Or perhaps the question could be asked: "Can this wargames table hold the vasty fields of America?" (sic)


(Note: Please click on pictures for a larger copy.)






























































































6 comments:

  1. Ross,

    It is important to remind readers that clicking on the photos brings a much more complete photo to the screen (instead of just the edge of it).

    And I don't know why your site seems to be the only one that truncates photos this way.

    Finally, I do hope that you are continuing to take it easy for a while.


    -- Jeff

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  2. Jeff, yikes! When I look at the site it shows the pictures nicely centered on the blog, just filling the column. I wonder if its a setting? I'll have to ask if others are having this same problem.

    and yes doing my best to take it easy though I think I need more gentle activity to lessen the brain activity and frustration! Started painting in occasional 15 minute bouts. Thanks for the reminders.

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  3. Fascinating post. What the three games seem to have in common is that the terrain, even though wildly out of scale, dominates the narrative while imagination stretches the distances, so you get the detail of localised fighting but it feels like it's in a much wider landscape than is literally portrayed.

    Touches of the Land of Counterpane perhaps, and echoes of childhood, battling over flowerbeds or bits of furniture. Works for me.

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  4. A good thought Steve, I think the small units in a large(ish) landscape rather than wall to wall troops may be part of it too. (so much for Big Battalions).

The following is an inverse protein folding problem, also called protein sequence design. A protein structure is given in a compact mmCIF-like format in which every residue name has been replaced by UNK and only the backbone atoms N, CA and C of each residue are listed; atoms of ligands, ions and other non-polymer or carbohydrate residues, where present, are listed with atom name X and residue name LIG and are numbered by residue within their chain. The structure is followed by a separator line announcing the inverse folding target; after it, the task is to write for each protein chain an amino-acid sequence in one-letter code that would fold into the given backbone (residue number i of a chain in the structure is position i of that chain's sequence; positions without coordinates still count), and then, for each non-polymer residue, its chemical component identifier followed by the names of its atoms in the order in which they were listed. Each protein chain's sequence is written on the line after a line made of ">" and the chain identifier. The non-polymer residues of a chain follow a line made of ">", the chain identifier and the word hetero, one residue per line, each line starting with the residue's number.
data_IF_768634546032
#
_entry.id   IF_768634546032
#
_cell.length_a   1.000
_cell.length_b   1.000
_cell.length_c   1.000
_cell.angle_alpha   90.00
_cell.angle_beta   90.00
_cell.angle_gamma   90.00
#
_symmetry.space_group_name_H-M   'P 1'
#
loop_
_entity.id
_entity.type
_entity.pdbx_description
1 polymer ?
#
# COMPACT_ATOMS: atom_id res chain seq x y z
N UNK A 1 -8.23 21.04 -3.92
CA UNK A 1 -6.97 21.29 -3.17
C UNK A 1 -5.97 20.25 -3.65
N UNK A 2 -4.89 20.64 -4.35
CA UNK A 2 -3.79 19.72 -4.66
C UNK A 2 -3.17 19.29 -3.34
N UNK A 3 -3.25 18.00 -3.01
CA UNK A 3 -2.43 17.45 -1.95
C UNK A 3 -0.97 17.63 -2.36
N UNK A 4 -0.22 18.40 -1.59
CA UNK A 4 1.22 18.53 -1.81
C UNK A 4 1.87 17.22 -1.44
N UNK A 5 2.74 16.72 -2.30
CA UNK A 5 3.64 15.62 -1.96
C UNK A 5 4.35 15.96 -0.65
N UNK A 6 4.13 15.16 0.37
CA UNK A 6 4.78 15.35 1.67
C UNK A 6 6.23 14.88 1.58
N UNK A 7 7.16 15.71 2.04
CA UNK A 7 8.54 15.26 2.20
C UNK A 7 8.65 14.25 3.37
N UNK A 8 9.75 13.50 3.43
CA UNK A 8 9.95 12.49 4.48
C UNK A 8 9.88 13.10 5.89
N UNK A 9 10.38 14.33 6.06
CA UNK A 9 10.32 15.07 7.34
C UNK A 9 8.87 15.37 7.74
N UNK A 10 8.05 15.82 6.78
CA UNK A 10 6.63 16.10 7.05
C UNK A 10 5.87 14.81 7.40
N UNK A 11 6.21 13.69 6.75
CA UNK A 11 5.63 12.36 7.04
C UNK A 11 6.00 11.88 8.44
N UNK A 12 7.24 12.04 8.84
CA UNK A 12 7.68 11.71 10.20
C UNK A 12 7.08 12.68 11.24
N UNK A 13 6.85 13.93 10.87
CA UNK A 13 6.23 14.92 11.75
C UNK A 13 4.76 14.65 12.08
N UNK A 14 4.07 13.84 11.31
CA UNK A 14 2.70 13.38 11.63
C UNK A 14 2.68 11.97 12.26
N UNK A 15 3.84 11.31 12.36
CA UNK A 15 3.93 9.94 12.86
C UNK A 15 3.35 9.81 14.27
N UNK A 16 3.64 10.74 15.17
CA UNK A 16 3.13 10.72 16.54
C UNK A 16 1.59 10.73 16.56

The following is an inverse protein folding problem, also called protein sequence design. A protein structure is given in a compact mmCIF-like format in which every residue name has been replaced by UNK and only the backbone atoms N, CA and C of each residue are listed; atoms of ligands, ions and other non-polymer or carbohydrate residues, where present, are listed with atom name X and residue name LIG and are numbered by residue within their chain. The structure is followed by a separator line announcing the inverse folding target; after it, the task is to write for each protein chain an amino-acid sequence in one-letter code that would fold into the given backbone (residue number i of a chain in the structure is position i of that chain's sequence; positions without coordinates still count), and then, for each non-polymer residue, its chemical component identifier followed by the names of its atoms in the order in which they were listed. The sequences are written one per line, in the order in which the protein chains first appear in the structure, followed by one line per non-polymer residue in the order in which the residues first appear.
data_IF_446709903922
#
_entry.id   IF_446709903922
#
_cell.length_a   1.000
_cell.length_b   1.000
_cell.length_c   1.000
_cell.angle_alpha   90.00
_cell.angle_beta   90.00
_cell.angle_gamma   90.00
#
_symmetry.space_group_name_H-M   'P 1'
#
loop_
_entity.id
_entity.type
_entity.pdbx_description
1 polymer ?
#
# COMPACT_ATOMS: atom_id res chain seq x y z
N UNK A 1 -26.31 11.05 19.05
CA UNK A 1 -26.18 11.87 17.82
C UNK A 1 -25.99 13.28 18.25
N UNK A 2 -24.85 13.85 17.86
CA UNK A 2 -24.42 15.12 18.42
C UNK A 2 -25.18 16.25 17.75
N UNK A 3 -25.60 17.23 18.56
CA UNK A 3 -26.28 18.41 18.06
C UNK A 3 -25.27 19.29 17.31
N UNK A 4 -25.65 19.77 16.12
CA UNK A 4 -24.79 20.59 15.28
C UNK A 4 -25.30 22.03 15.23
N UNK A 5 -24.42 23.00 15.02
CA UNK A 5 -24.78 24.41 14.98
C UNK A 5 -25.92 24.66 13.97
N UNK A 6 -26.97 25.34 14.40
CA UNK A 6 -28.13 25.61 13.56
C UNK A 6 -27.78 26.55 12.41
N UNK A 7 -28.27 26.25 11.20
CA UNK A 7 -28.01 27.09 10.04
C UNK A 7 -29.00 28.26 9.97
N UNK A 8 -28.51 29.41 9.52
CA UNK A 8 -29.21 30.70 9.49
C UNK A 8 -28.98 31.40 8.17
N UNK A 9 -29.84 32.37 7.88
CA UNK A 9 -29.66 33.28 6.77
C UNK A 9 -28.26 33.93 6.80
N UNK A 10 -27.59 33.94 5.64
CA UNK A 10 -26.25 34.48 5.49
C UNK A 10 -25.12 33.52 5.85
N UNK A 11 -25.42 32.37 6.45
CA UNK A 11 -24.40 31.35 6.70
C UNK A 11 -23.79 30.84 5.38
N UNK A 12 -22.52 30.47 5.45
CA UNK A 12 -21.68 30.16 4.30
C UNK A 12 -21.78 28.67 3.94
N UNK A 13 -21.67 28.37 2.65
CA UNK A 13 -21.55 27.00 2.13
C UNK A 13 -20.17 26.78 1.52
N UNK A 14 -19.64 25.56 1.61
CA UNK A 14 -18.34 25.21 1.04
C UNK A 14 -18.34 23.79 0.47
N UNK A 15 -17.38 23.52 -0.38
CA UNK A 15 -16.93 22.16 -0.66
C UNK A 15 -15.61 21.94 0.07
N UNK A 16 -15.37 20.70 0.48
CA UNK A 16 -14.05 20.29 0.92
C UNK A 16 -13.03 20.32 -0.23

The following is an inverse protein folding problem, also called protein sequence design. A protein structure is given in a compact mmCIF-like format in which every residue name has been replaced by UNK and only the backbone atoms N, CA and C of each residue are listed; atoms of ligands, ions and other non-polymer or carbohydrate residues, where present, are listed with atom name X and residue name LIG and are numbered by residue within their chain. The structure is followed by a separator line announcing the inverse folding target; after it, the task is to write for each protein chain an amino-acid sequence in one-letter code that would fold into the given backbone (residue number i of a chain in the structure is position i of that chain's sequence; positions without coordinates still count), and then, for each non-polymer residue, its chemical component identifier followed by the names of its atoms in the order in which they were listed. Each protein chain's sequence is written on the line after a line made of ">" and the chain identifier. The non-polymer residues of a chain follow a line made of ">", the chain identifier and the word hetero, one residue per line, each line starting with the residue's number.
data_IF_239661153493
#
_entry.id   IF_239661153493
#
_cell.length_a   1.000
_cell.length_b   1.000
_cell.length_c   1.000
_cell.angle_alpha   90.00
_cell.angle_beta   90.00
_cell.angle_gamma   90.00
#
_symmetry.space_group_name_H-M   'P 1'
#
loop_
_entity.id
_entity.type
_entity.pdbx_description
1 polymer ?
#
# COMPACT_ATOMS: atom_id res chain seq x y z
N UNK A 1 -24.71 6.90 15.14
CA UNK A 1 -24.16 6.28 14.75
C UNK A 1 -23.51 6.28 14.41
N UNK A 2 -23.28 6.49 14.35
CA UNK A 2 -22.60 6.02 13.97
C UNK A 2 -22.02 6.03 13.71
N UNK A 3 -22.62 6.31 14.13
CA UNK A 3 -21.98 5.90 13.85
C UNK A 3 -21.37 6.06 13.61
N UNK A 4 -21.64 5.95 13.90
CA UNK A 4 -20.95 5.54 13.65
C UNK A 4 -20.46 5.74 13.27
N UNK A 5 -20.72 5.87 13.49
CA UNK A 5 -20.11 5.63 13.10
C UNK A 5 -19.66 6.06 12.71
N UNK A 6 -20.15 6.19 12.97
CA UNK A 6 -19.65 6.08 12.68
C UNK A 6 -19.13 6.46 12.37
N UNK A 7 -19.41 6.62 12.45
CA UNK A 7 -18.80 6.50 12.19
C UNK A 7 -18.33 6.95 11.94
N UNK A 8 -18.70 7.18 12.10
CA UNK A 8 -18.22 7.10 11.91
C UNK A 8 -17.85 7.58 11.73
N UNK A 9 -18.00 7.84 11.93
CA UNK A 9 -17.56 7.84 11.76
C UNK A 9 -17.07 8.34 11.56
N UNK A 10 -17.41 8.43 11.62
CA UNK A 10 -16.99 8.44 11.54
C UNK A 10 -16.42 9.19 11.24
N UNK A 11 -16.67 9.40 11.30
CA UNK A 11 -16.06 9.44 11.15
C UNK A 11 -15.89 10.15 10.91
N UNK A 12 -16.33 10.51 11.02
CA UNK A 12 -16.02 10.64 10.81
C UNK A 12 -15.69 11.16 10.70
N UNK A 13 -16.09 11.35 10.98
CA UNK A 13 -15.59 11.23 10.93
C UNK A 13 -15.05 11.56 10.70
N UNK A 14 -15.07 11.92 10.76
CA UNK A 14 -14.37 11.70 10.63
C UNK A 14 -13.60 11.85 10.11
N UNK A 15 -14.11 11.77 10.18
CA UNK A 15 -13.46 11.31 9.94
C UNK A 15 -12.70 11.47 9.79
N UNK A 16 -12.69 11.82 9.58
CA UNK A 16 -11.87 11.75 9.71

Just hope I can come to understand the principles well enough to reproduce it reliably.

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  5. Interesting post. I think there's something worth pursuing there. The idea of "compressed scale", where distance on the tabletop is not the same scale everywhere, I think is one of the keys to getting that feel of space. Small building footprints, as the Major-General Rederring talks about, as well as smaller footprints for terrain features (or even compressed front to back, like scenery flats). Sectioning off the table, whether by using terrain features to break it up or by arbitrary sections can also be used to compress scale. I also think smaller units are part of it. The more I have played, the more it became apparent to me that large units meant more likelihood of the table edge becoming an artificial constraint. Anchoring a flank on some feature is one thing, anchoring it on a table edge I'm not so sure about (you could rationalize it; but then what happens when the number of figures crowds the table nearly everywhere?).
    A lot if it is down to personal choice. Trying to define what makes for fun games is utlimately and individual decision.

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  6. F-B, yes, when we refought Lobositz with full Charge! units in 2009, even the 20 foot table was pretty crowded, it was more a case of making a hole than choosing to go around a flank, well except where the "Prussians" tried to refuse a flank. Not always a bad thing as it felt like a bigger battle than it really was but you definitely got the feeling that all of the maneuvering was done before the game started and we were just determining the result. Still a very fun game mind you.

    A strong argument for small figures or map moves I guess if one wants to see more than the crunch but as you say personal choices and tastes are crucial in deciding what "works" and of course as the old ad used to say "some days you feel like a nut, some days you don't"